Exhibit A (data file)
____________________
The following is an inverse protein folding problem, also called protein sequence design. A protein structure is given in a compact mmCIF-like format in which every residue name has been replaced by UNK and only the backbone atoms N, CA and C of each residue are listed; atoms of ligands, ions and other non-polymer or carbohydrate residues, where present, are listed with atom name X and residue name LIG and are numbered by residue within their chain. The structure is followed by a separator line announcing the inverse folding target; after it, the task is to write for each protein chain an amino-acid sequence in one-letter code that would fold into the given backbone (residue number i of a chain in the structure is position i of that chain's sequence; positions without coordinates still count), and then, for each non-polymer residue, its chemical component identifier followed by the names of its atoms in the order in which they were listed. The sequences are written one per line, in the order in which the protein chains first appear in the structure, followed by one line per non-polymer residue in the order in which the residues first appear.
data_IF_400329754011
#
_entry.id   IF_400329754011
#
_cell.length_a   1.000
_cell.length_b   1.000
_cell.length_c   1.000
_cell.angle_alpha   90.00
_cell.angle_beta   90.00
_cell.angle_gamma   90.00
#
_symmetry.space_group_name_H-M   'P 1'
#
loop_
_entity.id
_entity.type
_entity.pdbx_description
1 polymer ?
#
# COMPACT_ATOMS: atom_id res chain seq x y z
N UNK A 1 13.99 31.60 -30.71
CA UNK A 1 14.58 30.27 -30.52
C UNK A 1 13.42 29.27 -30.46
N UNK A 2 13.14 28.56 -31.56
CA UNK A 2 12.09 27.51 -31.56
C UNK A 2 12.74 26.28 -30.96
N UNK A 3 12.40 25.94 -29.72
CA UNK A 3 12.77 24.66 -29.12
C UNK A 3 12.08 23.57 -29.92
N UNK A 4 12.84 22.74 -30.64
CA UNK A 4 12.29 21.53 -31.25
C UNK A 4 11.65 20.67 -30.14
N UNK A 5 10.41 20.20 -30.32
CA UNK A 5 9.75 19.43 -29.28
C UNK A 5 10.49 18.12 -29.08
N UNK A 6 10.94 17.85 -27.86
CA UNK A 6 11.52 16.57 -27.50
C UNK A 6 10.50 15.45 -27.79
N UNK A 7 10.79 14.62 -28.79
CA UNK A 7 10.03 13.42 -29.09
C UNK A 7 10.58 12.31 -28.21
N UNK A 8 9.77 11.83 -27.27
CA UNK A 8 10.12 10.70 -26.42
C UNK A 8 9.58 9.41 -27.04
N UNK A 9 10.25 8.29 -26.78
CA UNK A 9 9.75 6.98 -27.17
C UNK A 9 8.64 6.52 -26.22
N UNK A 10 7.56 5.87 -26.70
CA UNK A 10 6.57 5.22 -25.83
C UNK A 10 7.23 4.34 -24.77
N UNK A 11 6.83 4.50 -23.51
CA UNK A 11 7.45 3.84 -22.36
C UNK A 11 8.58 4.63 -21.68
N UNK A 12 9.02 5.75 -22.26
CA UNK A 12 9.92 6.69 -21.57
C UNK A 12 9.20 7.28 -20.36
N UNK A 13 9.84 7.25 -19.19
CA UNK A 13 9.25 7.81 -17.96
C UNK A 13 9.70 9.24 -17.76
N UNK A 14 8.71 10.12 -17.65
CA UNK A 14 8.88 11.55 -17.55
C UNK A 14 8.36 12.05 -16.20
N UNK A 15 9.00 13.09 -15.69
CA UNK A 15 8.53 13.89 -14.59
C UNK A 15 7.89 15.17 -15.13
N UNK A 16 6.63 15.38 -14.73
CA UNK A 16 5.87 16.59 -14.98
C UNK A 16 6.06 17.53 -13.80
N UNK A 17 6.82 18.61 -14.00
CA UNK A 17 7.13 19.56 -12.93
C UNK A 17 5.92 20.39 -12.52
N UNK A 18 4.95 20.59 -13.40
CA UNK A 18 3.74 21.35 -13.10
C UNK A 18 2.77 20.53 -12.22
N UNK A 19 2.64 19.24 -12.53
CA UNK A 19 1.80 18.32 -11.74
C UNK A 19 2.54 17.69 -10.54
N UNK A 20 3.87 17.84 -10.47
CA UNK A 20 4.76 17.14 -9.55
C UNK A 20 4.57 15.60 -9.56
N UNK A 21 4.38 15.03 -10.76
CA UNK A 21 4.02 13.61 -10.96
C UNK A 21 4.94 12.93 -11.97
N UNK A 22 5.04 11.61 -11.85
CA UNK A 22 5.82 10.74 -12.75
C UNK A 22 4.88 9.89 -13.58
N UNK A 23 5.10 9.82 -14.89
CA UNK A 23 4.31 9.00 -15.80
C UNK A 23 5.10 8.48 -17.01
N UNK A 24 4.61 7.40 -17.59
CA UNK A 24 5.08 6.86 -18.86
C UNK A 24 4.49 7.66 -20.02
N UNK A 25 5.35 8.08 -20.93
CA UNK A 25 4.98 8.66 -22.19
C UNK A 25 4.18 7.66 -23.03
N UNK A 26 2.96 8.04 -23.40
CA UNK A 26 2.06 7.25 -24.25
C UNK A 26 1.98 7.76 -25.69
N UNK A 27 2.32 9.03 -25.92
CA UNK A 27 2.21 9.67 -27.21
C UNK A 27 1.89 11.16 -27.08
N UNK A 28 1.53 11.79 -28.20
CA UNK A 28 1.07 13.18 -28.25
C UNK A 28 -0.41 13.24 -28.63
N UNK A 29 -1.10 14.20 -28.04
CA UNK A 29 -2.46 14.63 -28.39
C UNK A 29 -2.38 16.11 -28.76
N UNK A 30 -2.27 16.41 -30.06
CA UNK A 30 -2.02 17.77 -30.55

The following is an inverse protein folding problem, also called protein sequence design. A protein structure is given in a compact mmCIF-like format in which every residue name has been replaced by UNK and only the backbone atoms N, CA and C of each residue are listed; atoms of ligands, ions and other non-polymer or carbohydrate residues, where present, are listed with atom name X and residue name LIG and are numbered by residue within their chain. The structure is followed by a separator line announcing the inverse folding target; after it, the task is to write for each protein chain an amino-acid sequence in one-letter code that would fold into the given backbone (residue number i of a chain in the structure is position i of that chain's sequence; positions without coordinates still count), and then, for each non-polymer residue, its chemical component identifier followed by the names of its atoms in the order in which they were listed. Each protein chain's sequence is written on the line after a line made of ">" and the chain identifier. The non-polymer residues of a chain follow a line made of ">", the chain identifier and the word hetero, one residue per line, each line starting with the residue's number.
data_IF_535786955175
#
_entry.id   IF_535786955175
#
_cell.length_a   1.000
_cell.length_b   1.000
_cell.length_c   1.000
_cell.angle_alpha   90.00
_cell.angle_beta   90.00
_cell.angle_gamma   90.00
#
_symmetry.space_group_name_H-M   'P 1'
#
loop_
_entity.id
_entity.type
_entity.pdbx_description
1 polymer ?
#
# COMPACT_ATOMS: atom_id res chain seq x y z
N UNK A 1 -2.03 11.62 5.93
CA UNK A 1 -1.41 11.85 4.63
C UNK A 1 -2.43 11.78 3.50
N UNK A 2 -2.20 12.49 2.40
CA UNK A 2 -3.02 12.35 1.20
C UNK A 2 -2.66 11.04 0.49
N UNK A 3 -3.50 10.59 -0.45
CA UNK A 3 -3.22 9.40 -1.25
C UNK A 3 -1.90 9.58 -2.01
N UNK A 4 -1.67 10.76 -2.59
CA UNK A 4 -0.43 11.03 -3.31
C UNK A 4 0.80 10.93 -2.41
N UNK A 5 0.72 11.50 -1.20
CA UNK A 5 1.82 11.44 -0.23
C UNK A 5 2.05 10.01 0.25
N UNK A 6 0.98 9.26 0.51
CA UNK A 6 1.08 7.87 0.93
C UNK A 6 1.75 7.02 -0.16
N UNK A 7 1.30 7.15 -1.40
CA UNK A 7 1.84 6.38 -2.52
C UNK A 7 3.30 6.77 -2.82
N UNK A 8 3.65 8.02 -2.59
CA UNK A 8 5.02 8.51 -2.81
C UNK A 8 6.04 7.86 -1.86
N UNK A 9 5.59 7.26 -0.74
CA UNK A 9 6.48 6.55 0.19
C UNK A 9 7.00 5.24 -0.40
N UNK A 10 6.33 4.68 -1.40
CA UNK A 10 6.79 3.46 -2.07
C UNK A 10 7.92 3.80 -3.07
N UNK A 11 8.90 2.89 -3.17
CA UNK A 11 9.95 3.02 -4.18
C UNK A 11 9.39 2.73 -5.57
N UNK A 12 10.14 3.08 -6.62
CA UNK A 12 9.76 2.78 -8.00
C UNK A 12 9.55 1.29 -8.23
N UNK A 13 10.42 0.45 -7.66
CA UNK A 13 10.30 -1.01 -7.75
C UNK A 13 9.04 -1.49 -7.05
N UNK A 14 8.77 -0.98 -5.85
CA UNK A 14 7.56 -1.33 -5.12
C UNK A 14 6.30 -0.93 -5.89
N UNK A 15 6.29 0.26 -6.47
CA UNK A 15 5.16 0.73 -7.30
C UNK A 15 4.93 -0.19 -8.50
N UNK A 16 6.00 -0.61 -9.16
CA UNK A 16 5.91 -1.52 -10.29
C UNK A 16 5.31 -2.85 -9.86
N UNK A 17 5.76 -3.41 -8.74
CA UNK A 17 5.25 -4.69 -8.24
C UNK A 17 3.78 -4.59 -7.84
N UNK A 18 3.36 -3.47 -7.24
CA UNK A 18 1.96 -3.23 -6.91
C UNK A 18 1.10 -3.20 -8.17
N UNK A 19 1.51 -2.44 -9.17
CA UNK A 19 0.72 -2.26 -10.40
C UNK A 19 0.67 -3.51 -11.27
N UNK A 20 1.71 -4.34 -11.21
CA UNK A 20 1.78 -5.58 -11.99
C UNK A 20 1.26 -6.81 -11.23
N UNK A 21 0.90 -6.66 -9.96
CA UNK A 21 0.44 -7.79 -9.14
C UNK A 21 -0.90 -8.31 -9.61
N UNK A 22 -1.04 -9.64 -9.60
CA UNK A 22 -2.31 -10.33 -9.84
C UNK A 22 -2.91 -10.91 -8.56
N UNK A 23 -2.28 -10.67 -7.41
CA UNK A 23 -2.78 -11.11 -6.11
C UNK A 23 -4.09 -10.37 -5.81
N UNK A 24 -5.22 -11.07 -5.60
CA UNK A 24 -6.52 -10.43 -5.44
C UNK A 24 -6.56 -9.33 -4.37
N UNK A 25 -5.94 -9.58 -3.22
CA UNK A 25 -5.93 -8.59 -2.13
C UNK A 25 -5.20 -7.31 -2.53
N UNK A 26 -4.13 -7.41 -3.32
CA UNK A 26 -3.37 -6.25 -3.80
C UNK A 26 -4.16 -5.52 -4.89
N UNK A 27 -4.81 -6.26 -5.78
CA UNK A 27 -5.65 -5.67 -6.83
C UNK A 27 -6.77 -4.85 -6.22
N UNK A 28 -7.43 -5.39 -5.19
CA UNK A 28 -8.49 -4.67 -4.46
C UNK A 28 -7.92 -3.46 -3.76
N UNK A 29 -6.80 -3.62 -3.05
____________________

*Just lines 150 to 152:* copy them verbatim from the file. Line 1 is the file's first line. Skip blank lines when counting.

N UNK A 7 1.30 7.15 -1.40
CA UNK A 7 1.84 6.38 -2.52
C UNK A 7 3.30 6.77 -2.82